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Access overriden Method

Ingo Oschwitz

Joined: Apr 28, 2009
Posts: 1

hi forum,
my questions are: why is the method of the child class invoked in this example?
and is there any possibilty to invoke the method of the parent class without changing code in the child class?

thanks for help!
Ruben Soto
Ranch Hand

Joined: Dec 16, 2008
Posts: 1032

Welcome to the forum! The reason why the child class method is called is because when you do
((Parent) childReference).overriddenMethod()
polymorphism comes into effect. Everytime you access an instance method that is overridden, the version of the method which is called is the version defined in the type of the object, not the reference (and in this case the object is a child class object, so you end up calling the overriding version of the method.)

As to whether you can call the superclass version without modifying the child class code: Not when you are calling the method through a reference which is linked to a child class object. In order to call the overridden version you would need to use the super keyword in the child class code to achieve that.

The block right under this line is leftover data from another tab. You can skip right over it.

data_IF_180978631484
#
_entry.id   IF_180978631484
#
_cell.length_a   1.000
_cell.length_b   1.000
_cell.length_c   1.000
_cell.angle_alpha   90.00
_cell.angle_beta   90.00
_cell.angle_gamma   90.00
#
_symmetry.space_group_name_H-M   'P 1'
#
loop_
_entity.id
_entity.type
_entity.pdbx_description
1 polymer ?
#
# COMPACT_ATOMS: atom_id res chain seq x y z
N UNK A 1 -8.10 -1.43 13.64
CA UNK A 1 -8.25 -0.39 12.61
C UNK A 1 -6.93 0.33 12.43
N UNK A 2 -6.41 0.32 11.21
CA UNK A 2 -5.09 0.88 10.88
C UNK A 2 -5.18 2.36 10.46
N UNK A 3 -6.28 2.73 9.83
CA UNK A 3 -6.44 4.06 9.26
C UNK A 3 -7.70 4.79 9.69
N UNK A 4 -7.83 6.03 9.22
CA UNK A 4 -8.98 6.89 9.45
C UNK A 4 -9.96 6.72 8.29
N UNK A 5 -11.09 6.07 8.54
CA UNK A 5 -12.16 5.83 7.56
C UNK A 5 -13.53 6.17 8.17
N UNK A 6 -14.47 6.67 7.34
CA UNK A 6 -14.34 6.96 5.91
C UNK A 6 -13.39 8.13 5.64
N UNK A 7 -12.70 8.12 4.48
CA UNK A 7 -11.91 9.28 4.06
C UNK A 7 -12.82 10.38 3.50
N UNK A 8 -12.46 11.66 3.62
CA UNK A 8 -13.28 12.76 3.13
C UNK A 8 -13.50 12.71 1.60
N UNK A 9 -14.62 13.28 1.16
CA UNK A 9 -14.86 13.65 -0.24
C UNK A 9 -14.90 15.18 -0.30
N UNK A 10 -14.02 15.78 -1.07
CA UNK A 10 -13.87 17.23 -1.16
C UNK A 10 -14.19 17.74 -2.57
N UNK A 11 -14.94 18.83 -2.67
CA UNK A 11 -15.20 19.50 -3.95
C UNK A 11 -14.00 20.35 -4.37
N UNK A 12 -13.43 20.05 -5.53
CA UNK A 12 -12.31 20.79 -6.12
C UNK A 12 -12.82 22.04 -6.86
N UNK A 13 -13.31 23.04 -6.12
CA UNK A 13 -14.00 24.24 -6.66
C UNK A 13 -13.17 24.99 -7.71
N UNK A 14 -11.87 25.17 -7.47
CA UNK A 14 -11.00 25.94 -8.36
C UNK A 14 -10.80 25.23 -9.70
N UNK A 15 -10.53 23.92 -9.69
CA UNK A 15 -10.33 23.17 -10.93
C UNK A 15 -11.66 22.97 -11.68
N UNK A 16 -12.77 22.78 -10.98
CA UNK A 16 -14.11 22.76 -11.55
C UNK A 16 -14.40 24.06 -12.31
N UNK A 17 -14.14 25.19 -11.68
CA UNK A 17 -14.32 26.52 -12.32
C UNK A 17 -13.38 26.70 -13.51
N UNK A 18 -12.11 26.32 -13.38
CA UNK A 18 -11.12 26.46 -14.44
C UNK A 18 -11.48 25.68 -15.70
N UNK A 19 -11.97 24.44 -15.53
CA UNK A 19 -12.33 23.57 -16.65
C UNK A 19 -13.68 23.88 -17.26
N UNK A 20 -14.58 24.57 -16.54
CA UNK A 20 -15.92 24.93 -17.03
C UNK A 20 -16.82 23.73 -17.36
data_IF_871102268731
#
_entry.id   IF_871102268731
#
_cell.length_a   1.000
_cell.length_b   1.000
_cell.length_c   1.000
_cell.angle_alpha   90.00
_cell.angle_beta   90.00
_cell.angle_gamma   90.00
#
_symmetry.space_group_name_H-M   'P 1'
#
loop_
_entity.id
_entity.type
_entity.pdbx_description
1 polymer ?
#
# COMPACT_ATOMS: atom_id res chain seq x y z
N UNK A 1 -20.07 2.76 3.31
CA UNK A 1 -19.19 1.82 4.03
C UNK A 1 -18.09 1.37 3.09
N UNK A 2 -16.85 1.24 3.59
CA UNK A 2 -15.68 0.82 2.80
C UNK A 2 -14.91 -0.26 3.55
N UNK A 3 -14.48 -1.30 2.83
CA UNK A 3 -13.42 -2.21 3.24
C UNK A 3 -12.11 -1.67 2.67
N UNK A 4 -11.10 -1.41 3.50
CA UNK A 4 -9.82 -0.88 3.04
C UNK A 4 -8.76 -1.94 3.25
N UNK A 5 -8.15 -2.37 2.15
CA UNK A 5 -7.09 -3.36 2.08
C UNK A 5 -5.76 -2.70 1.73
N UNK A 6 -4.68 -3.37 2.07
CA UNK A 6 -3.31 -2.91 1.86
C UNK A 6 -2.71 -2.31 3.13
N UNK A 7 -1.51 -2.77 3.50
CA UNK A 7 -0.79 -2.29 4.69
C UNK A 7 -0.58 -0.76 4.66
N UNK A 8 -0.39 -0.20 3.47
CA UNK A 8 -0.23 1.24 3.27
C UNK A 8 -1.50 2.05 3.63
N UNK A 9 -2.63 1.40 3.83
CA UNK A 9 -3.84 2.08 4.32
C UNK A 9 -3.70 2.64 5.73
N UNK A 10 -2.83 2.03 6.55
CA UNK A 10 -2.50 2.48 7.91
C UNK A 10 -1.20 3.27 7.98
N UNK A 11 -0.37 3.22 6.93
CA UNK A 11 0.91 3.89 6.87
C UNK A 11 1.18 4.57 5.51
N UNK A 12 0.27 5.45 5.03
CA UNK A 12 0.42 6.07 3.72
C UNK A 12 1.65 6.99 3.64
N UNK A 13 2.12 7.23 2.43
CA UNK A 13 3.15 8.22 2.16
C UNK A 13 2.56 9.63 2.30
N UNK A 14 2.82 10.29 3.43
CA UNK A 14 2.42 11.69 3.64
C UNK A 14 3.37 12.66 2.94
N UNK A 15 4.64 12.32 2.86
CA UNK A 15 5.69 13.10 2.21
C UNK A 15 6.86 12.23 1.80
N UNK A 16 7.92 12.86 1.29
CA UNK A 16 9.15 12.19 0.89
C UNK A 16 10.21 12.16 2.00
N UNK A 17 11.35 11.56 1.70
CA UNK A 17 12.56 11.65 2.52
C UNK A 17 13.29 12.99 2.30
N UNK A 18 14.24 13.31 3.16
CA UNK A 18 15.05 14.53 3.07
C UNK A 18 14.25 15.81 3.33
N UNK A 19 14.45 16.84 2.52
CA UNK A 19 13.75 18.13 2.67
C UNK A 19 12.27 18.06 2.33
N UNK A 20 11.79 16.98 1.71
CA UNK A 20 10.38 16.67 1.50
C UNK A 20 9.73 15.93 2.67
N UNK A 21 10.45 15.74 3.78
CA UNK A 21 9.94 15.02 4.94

I hope that helped.

All code in my posts, unless a source is explicitly mentioned, is my own.
Robin Paul

Joined: Mar 18, 2009
Posts: 13
Hi, first of all please remember that casting reference type only affects static methods and fields. Non Static instance method are not affected whether you apply any reference casting or not. Non static instance methods are called depending on the actual type of object and not reference and this thing is resolved at runtime only.
since at this statement: BobTest f = new Bob(); and that Bob extends BobTest
f is pointing to object of Bob and the method called in an instance method, so the method defined in Bob class is called.

In order to invoke the parent class method, you need to add statement super.toString(); in the sub class Bob toString() method.

Obstacles are the things we see when we take our eyes off our goals.
Ruben Soto
Ranch Hand

Joined: Dec 16, 2008
Posts: 1032
Just to add to what Robin said that you have to consider access levels. Casting can affect instance methods as well. For example, let's say you have a class A with a private instance method x(), and a subclass B with a public instance method x(). A.x() and B.x() are different instance methods (B.x() doesn't override A.x() because A.x() is private and thus it is not inherited by B.) However, if you have an reference of type B b, you can call b.x(). But if you cast the reference to A, then you can't call the x() method: ((A) b).x().
I agree. Here's the link:
subject: Access overriden Method
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